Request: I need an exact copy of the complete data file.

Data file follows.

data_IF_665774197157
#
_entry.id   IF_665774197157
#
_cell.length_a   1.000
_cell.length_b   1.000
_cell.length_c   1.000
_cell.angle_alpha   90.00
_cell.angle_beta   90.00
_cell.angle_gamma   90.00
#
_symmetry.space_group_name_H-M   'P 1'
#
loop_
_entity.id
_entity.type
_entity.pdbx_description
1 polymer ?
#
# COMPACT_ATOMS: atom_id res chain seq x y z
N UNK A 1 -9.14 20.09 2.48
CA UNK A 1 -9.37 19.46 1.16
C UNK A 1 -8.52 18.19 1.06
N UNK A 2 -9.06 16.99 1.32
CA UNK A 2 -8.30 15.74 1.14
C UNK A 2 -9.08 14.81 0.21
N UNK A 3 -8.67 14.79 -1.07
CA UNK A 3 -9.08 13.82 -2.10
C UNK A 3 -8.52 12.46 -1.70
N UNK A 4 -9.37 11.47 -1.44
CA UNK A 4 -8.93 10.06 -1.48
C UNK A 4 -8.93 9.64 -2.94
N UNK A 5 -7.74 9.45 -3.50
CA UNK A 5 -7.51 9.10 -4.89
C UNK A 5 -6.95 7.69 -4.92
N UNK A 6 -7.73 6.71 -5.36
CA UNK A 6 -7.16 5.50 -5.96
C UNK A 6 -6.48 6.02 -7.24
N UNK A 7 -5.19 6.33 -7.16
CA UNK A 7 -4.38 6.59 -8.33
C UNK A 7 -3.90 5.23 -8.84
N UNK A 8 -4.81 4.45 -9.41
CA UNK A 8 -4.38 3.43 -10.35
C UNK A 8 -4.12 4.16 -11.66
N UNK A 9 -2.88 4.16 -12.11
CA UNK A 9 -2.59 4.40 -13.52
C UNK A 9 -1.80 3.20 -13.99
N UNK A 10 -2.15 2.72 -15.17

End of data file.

data_IF_665774197157
#
_entry.id   IF_665774197157
#
_cell.length_a   1.000
_cell.length_b   1.000
_cell.length_c   1.000
_cell.angle_alpha   90.00
_cell.angle_beta   90.00
_cell.angle_gamma   90.00
#
_symmetry.space_group_name_H-M   'P 1'
#
loop_
_entity.id
_entity.type
_entity.pdbx_description
1 polymer ?
#
# COMPACT_ATOMS: atom_id res chain seq x y z
N UNK A 1 -9.14 20.09 2.48
CA UNK A 1 -9.37 19.46 1.16
C UNK A 1 -8.52 18.19 1.06
N UNK A 2 -9.06 16.99 1.32
CA UNK A 2 -8.30 15.74 1.14
C UNK A 2 -9.08 14.81 0.21
N UNK A 3 -8.67 14.79 -1.07
CA UNK A 3 -9.08 13.82 -2.10
C UNK A 3 -8.52 12.46 -1.70
N UNK A 4 -9.37 11.47 -1.44
CA UNK A 4 -8.93 10.06 -1.48
C UNK A 4 -8.93 9.64 -2.94
N UNK A 5 -7.74 9.45 -3.50
CA UNK A 5 -7.51 9.10 -4.89
C UNK A 5 -6.95 7.69 -4.92
N UNK A 6 -7.73 6.71 -5.36
CA UNK A 6 -7.16 5.50 -5.96
C UNK A 6 -6.48 6.02 -7.24
N UNK A 7 -5.19 6.33 -7.16
CA UNK A 7 -4.38 6.59 -8.33
C UNK A 7 -3.90 5.23 -8.84
N UNK A 8 -4.81 4.45 -9.41
CA UNK A 8 -4.38 3.43 -10.35
C UNK A 8 -4.12 4.16 -11.66
N UNK A 9 -2.88 4.16 -12.11
CA UNK A 9 -2.59 4.40 -13.52
C UNK A 9 -1.80 3.20 -13.99
N UNK A 10 -2.15 2.72 -15.17